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CURRENT ARCHAEOLOGY 108

CURRENT ARCHAEOLOGY No. 108 Vol.X No.l Published February 1988

Edited by Andrew & Wendy Selkirk, 9 Nassington Road, London NW3 2TX, Tel: 01-435 7517

CURRENT ARCHAEOLOGY IS PUBLISHED SIX TIMES A YEAR FOR A SUBSCRIPTION OF £8 ($15) FOR SIX ISSUES

SUBSCRIPTIONS SHOULD BE SENT TO: CURRENT ARCHAEOLOGY 9 NASSINGTON ROAD LONDON NW3 2TX

Back numbers £1.40 each (1-6, 14 out of print) Binder to hold 12 issues £5

Printed in Great Britain by The Friary Press Ltd

8.2.88(1.88.8)

18 Meanwhile, at Burgh by Sands, Paul Austen has found a cobble foundation underlying at least part of the Turf Wall.

Aneolithic cursus with no en­ trances, a Bronze Age Princes palace, a 'wrong' tower on Hadrian's Wall and a Welsh chapel are the highlights of this latest issue of Current Archaeology,

20 In Books we look at The Great Journey, Beyond the Acropolis, Classical Landscape with Figures, Lascaux: the Final Photographic Record, The Roman Forum Site in London, The Roman Empire, and Welsh Archaeological Heritage.

3 In the Diary we first take a critical look at English Heritage's ideas as to how we should preserve our countryside, then on to the British Archaeological Awards, the Independents' Liaison Group, and a new building at Avebury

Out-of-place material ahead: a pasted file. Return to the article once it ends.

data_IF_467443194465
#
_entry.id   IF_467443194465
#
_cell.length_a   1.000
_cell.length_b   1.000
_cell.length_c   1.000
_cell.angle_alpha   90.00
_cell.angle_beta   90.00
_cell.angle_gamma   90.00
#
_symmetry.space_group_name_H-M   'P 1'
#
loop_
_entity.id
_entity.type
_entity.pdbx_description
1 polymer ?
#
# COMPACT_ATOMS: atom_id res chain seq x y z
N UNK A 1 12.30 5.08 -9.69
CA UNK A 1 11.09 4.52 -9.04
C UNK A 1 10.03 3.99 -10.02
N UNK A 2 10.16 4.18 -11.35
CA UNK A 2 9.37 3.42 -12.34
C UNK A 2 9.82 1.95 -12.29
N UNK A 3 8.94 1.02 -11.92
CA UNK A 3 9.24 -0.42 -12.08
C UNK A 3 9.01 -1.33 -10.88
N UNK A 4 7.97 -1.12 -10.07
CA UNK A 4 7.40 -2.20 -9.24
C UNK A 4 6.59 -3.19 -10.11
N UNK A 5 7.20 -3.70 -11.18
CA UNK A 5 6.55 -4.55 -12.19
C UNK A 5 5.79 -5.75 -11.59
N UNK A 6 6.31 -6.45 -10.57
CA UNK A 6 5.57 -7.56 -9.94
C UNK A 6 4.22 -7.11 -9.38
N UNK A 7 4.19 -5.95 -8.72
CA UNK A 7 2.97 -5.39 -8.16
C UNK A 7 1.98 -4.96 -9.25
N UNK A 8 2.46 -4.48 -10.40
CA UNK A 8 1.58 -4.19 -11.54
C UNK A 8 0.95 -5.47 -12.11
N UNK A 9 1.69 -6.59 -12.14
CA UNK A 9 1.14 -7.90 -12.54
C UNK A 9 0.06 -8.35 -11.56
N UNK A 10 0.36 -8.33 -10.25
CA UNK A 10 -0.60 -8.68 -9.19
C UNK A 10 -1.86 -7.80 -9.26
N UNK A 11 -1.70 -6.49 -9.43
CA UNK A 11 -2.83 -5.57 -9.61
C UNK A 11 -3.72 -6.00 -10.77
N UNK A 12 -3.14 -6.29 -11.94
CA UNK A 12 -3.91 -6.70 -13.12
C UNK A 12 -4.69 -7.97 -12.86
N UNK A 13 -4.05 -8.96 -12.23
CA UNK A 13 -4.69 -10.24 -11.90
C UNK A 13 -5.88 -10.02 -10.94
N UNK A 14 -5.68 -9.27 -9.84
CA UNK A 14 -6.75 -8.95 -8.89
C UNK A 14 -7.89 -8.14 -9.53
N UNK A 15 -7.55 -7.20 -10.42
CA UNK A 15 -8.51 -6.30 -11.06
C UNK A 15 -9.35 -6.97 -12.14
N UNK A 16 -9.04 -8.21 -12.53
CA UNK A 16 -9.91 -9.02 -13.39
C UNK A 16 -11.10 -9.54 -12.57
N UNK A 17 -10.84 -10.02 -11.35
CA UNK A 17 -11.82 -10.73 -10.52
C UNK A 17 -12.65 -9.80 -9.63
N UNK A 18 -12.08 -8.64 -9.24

6 At Springfield just outside Colchester two major sites have been excavated. The first was a Neolithic cursus which did not appear to have any entrance. A mile away, at Springfield Lyons, a Bronze Age 'stronghold' was uncovered, but on top of this there was an unexpected Anglo-Saxon cemetery, and on top of that an even more unexpected late Saxon village. How many more such sites are being missed?

23 The Science Diary has a distinctly woody look. John Musty starts off by looking at Wetland Archaeology, and goes on to consider the problems of conserving wet wood, then to the ecology of the New Forest, wrong dates from the British Museum, the SBAC Co-ordinator, more lab reports, surveying equipment and a Roman blacksmith.

26 Just outside Llandrindod Wells, the little church of Capel Maelog was built in the twelfth/thirteenth century and abandoned in the sixteenth. It has just been rediscovered and totally excavated, revealing the cemetery that preceded the chapel - which turned out to be a rather odd building itself.

12 Gerry Corti and his wife decided to take up archaeology on his retirement. Having worked as a volunteer for several years, he now takes the lid off archaeology in the 1980s.

14 Hadrian's Wall was not quite so regular as it once seemed. At Peel Gap, Jim Crow has been finding an unexpected tower - and an unexpected sequence of wall foundation.

30 Letters ask Who are the Independents, reconsider That Dorset Greek, then Muck-spreading, Roman circuses, Are sites safe, and conclude with some popular views of archaeology - in French!

Cover Photo Hadrian's Wall, climbing up from Peel Gap towards the Steel Rigg crags. Photo: Jim Crow

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